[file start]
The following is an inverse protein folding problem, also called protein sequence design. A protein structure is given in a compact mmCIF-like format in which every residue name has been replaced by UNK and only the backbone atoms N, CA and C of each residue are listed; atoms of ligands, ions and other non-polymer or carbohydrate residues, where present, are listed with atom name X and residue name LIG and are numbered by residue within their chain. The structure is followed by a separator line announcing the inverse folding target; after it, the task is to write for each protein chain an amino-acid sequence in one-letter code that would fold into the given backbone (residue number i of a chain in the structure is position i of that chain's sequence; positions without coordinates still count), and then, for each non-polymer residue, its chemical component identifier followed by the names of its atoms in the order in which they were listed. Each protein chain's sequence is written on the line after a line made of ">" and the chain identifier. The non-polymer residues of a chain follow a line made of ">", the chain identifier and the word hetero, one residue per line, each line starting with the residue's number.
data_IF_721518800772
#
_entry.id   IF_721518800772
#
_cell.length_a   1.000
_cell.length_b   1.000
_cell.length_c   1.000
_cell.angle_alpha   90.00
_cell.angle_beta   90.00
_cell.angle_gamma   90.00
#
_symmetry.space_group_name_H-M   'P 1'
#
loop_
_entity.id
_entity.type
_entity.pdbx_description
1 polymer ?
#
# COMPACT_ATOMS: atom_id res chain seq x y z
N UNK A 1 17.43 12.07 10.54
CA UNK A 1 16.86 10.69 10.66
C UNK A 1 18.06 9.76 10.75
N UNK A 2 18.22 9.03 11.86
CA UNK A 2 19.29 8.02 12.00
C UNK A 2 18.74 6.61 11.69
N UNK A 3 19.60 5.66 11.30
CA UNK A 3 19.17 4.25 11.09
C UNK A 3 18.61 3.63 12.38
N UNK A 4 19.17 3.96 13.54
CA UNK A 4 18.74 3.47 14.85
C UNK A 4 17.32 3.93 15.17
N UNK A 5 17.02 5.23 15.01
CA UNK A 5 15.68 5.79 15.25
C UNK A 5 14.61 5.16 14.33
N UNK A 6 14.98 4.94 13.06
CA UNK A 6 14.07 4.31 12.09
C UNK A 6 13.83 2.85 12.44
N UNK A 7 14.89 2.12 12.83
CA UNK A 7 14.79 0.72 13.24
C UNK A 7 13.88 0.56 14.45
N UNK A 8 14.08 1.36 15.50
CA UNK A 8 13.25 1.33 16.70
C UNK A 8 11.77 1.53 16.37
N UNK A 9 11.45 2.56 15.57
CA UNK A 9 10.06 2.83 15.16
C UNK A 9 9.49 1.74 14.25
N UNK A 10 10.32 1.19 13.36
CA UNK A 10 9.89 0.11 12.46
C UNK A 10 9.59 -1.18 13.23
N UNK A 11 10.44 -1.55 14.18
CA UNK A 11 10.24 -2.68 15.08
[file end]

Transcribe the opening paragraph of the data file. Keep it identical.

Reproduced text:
The following is an inverse protein folding problem, also called protein sequence design. A protein structure is given in a compact mmCIF-like format in which every residue name has been replaced by UNK and only the backbone atoms N, CA and C of each residue are listed; atoms of ligands, ions and other non-polymer or carbohydrate residues, where present, are listed with atom name X and residue name LIG and are numbered by residue within their chain. The structure is followed by a separator line announcing the inverse folding target; after it, the task is to write for each protein chain an amino-acid sequence in one-letter code that would fold into the given backbone (residue number i of a chain in the structure is position i of that chain's sequence; positions without coordinates still count), and then, for each non-polymer residue, its chemical component identifier followed by the names of its atoms in the order in which they were listed. Each protein chain's sequence is written on the line after a line made of ">" and the chain identifier. The non-polymer residues of a chain follow a line made of ">", the chain identifier and the word hetero, one residue per line, each line starting with the residue's number.